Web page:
Sleep apnea: A much bigger worry than just snoring

Obstructive sleep apnea (OSA) occurs in between 40 and 80 percent of people with cardiovascular disease.

This month, a scientific statement from the American Heart Association urged increased awareness of OSA in people with cardiovascular disease, or with risk factors such as high blood pressure.

“Obstructive sleep apnea can negatively impact patients’ health and increase the risk of cardiovascular events and death. This statement is to encourage increased awareness, screening and treatment as appropriate for sleep apnea,” said Chair of the scientific statement writing group Yerem Yeghiazarians, M.D., FAHA, professor of medicine and the Leone-Perkins Family Endowed Chair in Cardiology at the University of California, San Francisco. 

Here’s what you need to know about OSA, its signs and symptoms, and how it puts your heart at risk.

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Obstructive sleep apnea: not just a sleep problem

Make no mistake — sleep apnea and snoring are not the same things.

Snoring is the annoying sound that happens when air passes over the relaxed tissues in your throat as you sleep.

Sleep apnea, on the other hand, is a disorder in which a person’s breathing repeatedly stops and starts during sleep.

Each time weight overpowers the muscles that keep the upper airway open, a person with obstructive sleep apnea stops breathing. This can happen up to 30 times an hour or more, causing the person with OSA to wake up suddenly, gasping for air.

OSA is associated with several cardiovascular complications, as detailed in the scientific statement from the American Heart Association. Here are 7 ways sleep apnea harms your heart:

  • High blood pressure – OSA is present in 30-50 percent of people with high blood pressure, and up to 80 percent of those who have resistant, or hard-to-treat high blood pressure;
  • Heart rhythm disorders such as atrial fibrillation and sudden cardiac death;
  • Stroke;
  • Worsening heart failure;
  • Worsening coronary artery disease and risk of heart attack;
  • Pulmonary hypertension (PH) – as many as 80 percent of people with PH have OSA; and
  • Metabolic syndrome and Type 2 diabetes.

Who is at risk for OSA

People who are overweight are especially at risk for OSA. Fat deposits around the upper airway can cause the airway’s muscles to lose tone over time, which causes obstructed breathing.

People with thicker necks, narrow throats or enlarged tonsils or adenoids may also be at risk.

If you have a family history of OSA, or you are a heavy drinker or smoker, your risk is also higher.

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How do you know if you have OSA

Loud snoring, interrupted breathing and gasping for air may be observed by someone else. Other signs include:

  • Waking up with a dry mouth
  • Morning headaches
  • Difficulty sleeping, or excessive daytime sleepiness
  • Irritability or trouble paying attention during the day

You may need a sleep specialist to do testing in order to diagnose your condition. (Testing will also help determine how severe your condition is. This is important, as it will help determine treatment options).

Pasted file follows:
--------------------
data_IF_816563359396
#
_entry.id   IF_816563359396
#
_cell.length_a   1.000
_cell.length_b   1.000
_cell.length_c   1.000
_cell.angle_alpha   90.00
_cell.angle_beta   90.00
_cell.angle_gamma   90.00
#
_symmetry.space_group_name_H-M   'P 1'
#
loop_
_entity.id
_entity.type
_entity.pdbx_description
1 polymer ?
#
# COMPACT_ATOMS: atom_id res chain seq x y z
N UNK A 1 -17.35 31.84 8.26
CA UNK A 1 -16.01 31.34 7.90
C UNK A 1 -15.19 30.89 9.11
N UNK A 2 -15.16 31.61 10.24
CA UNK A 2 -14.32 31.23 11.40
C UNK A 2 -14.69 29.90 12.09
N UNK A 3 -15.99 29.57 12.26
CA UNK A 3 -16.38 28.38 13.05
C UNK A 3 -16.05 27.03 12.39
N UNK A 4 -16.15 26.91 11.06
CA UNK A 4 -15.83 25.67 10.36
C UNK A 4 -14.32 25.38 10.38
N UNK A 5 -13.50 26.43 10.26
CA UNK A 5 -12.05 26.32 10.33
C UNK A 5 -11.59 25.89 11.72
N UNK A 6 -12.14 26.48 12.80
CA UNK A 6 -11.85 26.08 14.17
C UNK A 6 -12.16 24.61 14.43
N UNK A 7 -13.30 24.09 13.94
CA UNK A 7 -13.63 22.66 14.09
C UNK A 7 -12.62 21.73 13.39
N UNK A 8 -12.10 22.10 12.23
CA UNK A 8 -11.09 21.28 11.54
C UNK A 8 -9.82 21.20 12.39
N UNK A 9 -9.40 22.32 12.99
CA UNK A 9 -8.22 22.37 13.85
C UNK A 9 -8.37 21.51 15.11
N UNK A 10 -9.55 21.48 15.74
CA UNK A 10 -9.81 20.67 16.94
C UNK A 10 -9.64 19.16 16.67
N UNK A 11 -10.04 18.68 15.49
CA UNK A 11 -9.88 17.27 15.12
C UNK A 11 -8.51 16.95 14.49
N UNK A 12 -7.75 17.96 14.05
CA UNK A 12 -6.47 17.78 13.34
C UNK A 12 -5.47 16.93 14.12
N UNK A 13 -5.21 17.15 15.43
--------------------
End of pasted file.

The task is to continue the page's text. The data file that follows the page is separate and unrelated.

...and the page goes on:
For example, a test called polysomnography monitors your heart, lung and brain activity and your movements during sleep. This helps rule out other sleep disorders like restless leg syndrome or narcolepsy.

Treatment for OSA

A moderate to severe case of OSA will need to be treated by a doctor.

A continuous positive airway pressure (CPAP) machine is the most common method for treating OSA. It pushes a steady stream of air through a mask or mouthpiece that you wear while sleeping. This keeps your airway open.

Oral appliances, known as mandibular advancement devices, can also help. Some are designed to bring your jaw forward to open your airway. Others hold your tongue in place. These devices are usually custom-made by a dentist.

A third treatment method is upper airway stimulation. A small electrical device similar to a heart pacemaker is placed below the skin in the chest. An electrode delivers a small electrical charge to your tongue muscles, keeping your airway open. That may sound extreme, but remember, sleep apnea harms your heart.

If your case of OSA is mild but is keeping you from getting a proper night’s sleep, your doctor will recommend some lifestyle changes:

  • Get regular physical activity
  • Limit alcohol intake to one drink per day for women, two per day for men
  • Avoid caffeine before bed
  • Weight loss, if you are overweight or obese

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Sleep apnea worsens heart disease, yet often untreated — Eureka Alert

What you need to know about how sleep apnea affects your heart — American Heart Association

Stress Hormone Predicts Heart Death — Web MD

Obstructive Sleep Apnea and Cardiovascular Disease: A Scientific Statement From the American Heart AssociationCirculation

Sleep apnea treatment options — Web MD

Joyce Hollman

By Joyce Hollman

Joyce Hollman is a writer based in Kennebunk, Maine, specializing in the medical/healthcare and natural/alternative health space. Health challenges of her own led Joyce on a journey to discover ways to feel better through organic living, utilizing natural health strategies. Now, practicing yoga and meditation, and working towards living in a chemical-free home, her experiences make her the perfect conduit to help others live and feel better naturally.